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  Ellen_R | Jan 15, 2016 |
Well i knew very little of storm that devastated Galveston in 1900. This books is the tale of of Isaac Cline who was the local meteorologist in Galveston at the time. Cuba tried to warn the US of the approaching hurricane but the American blamed them for trying to create terror and fear. Once the storm had completely wiped out Galveston the rebuilding process began. ( )
  JWarrenBenton | Jan 4, 2016 |
Well i knew very little of storm that devastated Galveston in 1900. This books is the tale of of Isaac Cline who was the local meteorologist in Galveston at the time. Cuba tried to warn the US of the approaching hurricane but the American blamed them for trying to create terror and fear. Once the storm had completely wiped out Galveston the rebuilding process began. ( )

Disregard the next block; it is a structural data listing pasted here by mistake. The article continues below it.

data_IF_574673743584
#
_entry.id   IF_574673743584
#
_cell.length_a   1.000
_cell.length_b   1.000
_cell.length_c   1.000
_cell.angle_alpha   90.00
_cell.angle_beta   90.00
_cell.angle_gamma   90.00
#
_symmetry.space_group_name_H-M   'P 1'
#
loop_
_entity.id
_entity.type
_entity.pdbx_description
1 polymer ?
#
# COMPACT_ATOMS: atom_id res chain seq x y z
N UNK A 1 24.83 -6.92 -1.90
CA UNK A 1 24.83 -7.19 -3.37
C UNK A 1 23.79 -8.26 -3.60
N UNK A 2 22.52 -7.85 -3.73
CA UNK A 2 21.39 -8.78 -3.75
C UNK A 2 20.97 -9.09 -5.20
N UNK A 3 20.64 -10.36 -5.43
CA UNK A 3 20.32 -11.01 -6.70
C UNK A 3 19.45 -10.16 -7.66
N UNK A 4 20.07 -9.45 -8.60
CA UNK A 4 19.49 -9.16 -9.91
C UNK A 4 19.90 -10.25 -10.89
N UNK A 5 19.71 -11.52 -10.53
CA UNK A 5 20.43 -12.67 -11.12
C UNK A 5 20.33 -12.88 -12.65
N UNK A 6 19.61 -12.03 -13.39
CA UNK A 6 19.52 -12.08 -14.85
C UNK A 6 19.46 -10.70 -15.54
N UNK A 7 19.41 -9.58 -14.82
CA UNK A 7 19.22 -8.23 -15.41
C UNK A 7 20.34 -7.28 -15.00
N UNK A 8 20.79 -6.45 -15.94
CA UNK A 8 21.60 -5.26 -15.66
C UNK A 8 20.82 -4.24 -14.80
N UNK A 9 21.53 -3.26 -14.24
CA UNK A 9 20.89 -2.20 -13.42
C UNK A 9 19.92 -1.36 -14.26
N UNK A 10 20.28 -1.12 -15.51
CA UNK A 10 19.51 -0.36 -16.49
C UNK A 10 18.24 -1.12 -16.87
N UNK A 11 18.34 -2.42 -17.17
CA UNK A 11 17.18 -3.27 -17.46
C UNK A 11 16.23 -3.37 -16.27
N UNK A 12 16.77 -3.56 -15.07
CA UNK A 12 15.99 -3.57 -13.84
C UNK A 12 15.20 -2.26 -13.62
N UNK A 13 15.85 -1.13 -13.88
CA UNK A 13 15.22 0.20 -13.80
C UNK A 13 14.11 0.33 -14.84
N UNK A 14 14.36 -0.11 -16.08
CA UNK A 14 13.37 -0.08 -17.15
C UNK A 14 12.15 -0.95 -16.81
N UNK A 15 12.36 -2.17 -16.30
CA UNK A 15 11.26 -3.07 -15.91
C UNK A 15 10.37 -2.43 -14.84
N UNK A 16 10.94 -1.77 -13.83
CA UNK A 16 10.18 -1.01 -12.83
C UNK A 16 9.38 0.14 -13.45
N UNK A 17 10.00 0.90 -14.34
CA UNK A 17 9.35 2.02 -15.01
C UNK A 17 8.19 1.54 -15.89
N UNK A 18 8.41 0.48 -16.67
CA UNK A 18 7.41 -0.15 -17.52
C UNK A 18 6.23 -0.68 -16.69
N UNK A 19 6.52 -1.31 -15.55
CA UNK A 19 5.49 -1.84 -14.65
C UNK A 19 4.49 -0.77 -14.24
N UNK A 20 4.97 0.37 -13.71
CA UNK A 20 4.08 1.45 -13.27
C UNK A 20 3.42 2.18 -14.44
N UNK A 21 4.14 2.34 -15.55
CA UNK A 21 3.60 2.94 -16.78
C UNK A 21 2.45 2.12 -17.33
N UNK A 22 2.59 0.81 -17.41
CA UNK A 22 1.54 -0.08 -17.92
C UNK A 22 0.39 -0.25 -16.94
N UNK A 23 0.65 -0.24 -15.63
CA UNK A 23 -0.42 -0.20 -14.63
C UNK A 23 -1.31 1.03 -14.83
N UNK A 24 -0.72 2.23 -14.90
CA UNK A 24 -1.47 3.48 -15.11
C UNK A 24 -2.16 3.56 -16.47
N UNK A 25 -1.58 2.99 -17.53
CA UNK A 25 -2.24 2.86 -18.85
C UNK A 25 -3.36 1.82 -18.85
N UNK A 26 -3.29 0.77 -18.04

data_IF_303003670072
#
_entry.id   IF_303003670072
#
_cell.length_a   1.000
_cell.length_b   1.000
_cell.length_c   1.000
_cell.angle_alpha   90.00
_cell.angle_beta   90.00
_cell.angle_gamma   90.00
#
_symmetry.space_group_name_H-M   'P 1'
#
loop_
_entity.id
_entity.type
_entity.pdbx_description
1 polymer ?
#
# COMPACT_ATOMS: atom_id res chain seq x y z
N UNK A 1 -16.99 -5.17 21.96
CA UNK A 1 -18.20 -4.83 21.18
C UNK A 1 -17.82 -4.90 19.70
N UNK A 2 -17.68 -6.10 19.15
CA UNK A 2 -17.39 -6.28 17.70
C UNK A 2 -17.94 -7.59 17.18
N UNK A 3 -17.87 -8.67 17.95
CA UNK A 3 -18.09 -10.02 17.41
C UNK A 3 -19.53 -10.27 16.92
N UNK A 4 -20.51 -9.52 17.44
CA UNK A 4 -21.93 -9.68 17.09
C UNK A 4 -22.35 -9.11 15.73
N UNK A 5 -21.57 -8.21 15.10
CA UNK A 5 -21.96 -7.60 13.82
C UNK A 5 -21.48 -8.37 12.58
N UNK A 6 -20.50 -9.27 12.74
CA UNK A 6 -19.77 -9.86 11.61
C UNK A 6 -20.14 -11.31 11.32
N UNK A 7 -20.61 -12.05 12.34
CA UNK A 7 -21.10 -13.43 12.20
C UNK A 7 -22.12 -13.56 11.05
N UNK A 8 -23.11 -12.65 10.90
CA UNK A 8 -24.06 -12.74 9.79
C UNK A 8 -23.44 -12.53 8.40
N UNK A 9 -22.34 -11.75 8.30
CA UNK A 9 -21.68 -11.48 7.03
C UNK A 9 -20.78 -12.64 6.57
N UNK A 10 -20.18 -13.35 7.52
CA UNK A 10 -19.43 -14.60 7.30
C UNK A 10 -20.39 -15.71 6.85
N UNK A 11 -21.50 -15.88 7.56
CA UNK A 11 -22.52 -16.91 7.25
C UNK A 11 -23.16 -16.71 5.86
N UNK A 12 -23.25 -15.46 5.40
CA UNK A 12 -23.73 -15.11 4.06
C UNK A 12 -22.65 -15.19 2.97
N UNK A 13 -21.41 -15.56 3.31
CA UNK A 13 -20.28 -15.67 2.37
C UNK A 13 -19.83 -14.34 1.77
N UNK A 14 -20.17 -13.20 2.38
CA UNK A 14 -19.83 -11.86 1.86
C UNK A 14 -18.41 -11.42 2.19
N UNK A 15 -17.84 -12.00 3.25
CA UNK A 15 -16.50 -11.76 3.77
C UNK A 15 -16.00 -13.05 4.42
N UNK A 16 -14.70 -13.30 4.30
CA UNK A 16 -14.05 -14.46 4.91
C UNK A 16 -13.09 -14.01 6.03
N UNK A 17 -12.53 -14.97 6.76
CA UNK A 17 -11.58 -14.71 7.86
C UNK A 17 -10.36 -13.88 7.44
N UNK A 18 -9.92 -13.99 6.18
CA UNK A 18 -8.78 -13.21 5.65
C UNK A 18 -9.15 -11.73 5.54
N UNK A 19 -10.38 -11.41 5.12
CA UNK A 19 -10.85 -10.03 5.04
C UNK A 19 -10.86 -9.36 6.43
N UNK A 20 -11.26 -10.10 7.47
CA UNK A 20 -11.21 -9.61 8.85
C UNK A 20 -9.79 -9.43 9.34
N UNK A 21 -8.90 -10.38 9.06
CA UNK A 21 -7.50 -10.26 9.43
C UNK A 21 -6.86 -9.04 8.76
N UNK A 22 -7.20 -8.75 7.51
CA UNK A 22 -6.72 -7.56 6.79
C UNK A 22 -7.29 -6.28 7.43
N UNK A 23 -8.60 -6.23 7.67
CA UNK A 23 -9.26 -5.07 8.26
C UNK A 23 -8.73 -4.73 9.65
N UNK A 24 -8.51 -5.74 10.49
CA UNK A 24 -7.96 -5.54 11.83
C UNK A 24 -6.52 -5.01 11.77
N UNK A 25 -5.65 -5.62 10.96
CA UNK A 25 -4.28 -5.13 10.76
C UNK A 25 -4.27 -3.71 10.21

JWarrenBenton | Jan 4, 2016 |
I've been a Larson devotee since I discovered Devil in the White City. Once again he makes something that initially seems like a dull topic (history of weather?)in to a spell binding read. I was so attached to the characters that my heart broke for them all in the end. Larson has an incredible ability to draw his reader into the time period. He'll be a favorite of mine for a long time. ( )
  sscarllet | Dec 15, 2015 |
I dunno. I felt like there was something missing about this book, but I can't really put my finger on what it was. ( )
  lyrrael | Oct 17, 2015 |